Capitalizing on location-specific content is key to successful B2B Snapchatting. It’s what makes average content fun, exciting and highly relevant. Geofilters (special overlays for snaps that can only be accessed in certain locations) are one of the app’s best features. They play in integral part of what makes our stories so fun and engaging. The functionality never changes, but fresh filters from new locations give Snapchat a daily refresh to keep users coming back for more.

The Ultimate Goal: Relationship Building

B2B selling hinges on relationships. If you’re not ready to dive in head first with a branded Snapchat account that utilizes geofilters and takes advantage of their ever-evolving advertising options, consider adding Snapchat to your sales and marketing team’s toolboxes. Behind every B is a C – this means that behind every business there is a human that is making the decisions.

Just as YouTube is no longer just for entertainment anymore, lookout as Snapchat is heading in a similar direction!

 

Brand Storytelling: Why It Still Matters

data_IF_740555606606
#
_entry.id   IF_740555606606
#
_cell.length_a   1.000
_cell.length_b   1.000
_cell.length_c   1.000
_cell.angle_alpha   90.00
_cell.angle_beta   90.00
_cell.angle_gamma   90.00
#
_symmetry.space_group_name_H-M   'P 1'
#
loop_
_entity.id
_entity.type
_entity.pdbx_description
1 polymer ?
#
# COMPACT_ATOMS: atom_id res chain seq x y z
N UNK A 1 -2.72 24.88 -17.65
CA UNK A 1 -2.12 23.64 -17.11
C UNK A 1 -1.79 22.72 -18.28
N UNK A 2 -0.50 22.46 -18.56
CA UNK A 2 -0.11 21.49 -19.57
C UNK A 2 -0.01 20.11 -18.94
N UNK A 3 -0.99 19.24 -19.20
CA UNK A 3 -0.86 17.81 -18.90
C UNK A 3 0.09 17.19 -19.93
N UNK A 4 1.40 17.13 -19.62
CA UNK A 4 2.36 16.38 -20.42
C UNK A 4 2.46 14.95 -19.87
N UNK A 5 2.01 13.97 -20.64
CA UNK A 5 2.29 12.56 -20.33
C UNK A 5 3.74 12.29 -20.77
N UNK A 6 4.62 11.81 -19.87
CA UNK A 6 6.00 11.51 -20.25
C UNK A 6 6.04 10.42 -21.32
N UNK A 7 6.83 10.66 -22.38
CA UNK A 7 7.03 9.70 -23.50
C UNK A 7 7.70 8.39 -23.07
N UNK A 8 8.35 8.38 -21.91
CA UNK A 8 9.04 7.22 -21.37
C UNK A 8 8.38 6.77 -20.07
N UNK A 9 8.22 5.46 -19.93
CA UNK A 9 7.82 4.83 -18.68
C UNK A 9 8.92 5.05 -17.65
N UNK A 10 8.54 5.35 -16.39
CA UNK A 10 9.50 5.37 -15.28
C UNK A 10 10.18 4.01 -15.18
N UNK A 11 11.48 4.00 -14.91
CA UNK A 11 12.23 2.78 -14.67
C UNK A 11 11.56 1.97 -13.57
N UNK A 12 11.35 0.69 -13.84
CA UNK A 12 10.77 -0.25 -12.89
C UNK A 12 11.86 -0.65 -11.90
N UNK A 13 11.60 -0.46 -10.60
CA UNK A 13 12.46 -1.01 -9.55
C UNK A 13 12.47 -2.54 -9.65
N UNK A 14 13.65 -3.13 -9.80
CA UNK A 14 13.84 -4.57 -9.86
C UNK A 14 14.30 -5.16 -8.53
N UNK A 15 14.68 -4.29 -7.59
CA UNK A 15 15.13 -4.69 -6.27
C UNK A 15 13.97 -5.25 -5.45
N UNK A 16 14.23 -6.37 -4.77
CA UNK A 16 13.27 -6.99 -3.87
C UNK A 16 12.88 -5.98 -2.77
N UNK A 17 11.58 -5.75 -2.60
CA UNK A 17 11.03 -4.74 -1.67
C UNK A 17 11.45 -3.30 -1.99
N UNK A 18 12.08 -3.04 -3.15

once-upon-a-brand“Storytellers, by the very act of telling, communicate a radical learning that changes lives and the world: telling stories is a universally accessible means through which people make meaning.” – Chris Cavanaugh

With almost two decades in the marketing business, I believe that storytelling is one of the most powerful ways to add life and character into your brand. Capturing and sharing stories gives your brand and identity (it’s also a great content marketing approach!) that takes your target audience on a journey where they can find a personal connection with your brand.

The goal of storytelling is to increase your consumer’s emotional involvement in your brand by being well integrated into their daily online and offline lives. Although the idea of brand storytelling isn’t a new one, the emergence of digital media, content marketing, and social media, has presented opportunities for brands to share their tales in a strategic way.

What is a brand story?

A brand story is far more than a narrative with branded content. Everything you do tells part of your brand story. From the colours you use and the staff you hire, to the texture of your business cards and what your tagline is, each element should convey a truth about your brand to your intended audience.